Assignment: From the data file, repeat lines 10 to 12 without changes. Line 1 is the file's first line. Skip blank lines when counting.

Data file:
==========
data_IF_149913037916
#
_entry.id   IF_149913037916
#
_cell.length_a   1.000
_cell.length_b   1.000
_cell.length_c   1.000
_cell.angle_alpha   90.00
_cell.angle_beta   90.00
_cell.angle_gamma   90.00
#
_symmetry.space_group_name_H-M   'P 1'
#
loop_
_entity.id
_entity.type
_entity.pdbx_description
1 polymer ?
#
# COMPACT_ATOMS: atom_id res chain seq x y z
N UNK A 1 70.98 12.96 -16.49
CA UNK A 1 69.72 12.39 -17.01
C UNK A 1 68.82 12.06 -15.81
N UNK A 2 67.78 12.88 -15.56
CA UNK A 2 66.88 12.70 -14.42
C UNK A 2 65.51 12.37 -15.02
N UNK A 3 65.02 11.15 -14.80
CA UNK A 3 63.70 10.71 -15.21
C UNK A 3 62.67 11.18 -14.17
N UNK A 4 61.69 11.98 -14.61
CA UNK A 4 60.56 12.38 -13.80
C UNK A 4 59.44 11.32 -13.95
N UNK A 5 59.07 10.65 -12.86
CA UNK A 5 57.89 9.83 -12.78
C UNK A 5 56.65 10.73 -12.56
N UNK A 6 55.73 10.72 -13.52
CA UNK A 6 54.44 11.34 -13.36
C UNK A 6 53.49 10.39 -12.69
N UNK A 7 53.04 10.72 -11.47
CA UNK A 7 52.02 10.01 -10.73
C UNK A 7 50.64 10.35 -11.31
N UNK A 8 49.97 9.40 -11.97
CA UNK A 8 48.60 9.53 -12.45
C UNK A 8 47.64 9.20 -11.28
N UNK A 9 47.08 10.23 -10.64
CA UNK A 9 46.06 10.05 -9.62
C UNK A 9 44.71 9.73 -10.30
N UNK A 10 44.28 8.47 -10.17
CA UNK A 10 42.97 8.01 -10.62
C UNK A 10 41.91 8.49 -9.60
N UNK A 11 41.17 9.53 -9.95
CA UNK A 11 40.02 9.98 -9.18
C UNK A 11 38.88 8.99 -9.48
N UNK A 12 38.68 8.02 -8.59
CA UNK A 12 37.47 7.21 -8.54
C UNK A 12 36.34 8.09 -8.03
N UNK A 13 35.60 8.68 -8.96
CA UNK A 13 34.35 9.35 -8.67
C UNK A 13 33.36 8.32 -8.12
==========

_cell.angle_gamma   90.00
#
_symmetry.space_group_name_H-M   'P 1'